For up-to-date information about defense spending and other defense-related topics, visit the Center for Defense Information (CDI).
WASHINGTON -- The steep increases in U.S. defense budgets under President George W. Bush have largely failed to strengthen the nation's security since the 9/11 attacks, and the proposed $230 billion fiscal year 2005 budget is no exception, according to a task force of nine national-security experts.
The report, "A Unified Security Budget for the United States," concludes that some $51 billion dollars of the proposed 2005 budget could be saved by reallocating funding within military accounts, and the savings could be used on non-military initiatives that could substantially boost overall security.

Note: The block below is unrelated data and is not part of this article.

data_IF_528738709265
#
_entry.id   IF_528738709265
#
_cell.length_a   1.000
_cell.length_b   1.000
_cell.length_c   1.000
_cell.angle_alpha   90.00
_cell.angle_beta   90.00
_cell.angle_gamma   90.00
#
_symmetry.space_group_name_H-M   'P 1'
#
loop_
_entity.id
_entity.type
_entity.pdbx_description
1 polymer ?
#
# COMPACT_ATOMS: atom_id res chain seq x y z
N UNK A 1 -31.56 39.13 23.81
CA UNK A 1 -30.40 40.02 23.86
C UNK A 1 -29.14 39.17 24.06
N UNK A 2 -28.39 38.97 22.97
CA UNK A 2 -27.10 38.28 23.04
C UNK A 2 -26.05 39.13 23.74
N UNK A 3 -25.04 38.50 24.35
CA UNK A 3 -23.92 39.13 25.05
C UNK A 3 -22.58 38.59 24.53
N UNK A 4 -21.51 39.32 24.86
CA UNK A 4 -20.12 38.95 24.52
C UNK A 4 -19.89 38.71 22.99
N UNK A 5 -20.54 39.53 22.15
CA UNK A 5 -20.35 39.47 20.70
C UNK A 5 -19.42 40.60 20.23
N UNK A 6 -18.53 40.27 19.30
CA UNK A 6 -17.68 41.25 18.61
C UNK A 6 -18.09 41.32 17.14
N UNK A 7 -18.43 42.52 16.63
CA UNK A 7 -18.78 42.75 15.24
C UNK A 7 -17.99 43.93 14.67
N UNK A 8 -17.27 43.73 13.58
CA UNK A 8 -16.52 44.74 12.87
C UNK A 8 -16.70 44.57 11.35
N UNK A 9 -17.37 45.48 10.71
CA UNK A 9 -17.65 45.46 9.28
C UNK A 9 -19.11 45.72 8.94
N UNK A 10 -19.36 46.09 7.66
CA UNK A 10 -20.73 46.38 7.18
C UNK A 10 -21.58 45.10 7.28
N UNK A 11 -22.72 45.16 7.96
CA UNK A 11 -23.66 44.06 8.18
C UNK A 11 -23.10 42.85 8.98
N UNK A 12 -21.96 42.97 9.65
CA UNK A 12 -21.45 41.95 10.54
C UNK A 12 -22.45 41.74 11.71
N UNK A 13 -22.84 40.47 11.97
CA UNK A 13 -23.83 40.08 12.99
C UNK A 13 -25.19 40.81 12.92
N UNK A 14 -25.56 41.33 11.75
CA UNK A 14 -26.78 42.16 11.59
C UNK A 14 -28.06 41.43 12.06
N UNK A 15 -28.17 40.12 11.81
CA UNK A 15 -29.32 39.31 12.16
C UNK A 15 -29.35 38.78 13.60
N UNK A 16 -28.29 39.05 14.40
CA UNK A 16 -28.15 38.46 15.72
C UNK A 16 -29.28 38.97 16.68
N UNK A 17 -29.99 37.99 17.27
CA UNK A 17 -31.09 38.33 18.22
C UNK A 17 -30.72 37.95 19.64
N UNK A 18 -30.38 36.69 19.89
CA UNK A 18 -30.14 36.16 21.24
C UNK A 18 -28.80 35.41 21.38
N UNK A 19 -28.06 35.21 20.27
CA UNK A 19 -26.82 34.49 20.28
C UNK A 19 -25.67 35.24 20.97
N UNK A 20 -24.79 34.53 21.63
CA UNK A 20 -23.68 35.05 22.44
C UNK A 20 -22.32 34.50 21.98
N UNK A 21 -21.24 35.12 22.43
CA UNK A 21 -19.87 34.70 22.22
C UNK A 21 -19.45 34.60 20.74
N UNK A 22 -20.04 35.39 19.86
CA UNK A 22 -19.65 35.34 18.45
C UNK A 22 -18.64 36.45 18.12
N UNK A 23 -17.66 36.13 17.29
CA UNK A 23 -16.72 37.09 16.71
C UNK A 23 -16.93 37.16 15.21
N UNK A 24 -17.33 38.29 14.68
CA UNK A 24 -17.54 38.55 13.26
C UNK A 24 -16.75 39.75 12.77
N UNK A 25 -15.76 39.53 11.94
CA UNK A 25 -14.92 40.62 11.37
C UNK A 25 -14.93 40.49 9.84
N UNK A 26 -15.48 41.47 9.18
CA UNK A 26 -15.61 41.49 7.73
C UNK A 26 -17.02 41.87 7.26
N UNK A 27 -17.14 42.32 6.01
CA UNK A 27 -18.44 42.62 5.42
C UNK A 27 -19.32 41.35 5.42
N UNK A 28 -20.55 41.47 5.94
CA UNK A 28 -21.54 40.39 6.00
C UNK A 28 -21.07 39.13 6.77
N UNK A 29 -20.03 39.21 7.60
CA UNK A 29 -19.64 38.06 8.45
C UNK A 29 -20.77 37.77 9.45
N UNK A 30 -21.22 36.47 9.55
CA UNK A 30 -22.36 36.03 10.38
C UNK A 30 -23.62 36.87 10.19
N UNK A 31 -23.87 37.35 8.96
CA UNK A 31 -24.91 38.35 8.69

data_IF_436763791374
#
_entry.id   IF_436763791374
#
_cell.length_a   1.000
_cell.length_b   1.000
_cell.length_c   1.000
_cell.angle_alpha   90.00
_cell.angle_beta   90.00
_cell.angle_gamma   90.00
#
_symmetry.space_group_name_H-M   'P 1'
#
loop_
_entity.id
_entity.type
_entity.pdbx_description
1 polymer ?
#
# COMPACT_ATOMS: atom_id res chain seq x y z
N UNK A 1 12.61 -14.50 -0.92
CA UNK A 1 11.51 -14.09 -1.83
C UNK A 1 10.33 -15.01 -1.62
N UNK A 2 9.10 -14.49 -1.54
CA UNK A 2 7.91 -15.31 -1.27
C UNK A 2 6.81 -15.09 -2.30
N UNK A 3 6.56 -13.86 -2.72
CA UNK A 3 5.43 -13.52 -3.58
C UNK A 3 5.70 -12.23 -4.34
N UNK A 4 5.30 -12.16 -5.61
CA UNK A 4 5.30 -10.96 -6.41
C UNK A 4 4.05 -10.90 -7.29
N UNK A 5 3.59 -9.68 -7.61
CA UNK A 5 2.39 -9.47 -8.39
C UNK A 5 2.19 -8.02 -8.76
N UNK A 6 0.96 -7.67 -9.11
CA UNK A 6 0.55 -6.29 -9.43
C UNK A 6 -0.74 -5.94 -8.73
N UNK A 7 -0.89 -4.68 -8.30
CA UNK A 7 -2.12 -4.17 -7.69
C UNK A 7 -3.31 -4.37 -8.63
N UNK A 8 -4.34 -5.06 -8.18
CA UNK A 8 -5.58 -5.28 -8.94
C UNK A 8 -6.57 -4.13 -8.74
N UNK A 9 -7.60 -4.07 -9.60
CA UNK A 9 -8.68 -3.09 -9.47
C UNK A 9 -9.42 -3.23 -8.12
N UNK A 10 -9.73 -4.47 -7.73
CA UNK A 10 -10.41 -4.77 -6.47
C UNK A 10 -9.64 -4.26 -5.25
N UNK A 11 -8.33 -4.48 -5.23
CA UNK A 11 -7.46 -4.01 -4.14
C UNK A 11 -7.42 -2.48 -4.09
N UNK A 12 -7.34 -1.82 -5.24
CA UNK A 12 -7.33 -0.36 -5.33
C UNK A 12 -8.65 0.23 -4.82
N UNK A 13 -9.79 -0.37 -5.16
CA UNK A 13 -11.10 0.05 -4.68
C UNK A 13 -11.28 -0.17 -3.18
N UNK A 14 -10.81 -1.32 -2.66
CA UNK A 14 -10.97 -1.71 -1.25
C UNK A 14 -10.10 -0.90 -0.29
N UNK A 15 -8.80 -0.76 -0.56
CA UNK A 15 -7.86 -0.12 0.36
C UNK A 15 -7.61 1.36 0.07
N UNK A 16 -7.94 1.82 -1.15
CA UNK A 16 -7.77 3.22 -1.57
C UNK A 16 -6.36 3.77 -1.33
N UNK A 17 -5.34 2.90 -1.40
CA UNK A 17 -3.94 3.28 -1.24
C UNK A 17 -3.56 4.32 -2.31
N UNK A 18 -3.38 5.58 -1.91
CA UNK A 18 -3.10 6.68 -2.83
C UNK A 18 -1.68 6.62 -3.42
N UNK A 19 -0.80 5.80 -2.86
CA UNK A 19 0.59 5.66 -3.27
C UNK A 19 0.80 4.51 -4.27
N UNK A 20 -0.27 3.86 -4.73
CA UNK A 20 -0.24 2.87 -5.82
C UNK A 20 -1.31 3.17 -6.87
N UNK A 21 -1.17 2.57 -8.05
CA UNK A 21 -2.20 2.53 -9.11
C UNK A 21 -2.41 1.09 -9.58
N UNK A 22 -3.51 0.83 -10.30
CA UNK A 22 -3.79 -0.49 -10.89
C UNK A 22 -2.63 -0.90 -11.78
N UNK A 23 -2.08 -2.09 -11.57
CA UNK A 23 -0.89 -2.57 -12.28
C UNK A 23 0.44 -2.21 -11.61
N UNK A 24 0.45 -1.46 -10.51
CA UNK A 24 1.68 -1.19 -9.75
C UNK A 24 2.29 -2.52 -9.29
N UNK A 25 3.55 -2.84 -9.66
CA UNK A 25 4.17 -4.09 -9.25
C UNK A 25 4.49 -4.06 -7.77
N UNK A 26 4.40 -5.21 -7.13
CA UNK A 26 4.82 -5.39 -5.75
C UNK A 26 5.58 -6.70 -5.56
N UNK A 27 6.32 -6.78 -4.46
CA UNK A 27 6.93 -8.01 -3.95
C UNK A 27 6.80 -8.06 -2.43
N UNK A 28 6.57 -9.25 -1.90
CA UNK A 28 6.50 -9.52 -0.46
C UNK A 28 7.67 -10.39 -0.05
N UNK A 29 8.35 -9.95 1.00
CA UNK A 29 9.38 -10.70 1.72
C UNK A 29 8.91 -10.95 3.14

|Annual change in funding, billions of dollars|
|Prepare for new missions||+ 5|
|F/A-22 Raptor fighter||- 4.0|
|Virginia-class submarine||- 2.1|
|Comanche helicopter||- 1.4|
|DDX destroyer||- 2.0|
|Future Combat System||- 0.7|
|Nuclear warhead maintenance||- 3.2|
|Nuclear weapons||- 1.5|
|Missile defense||- 8|
|Army Guard divisions||- 4|
|NATO force||- 7|
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Last modified: Wed Mar 17 11:24:34 CST 2004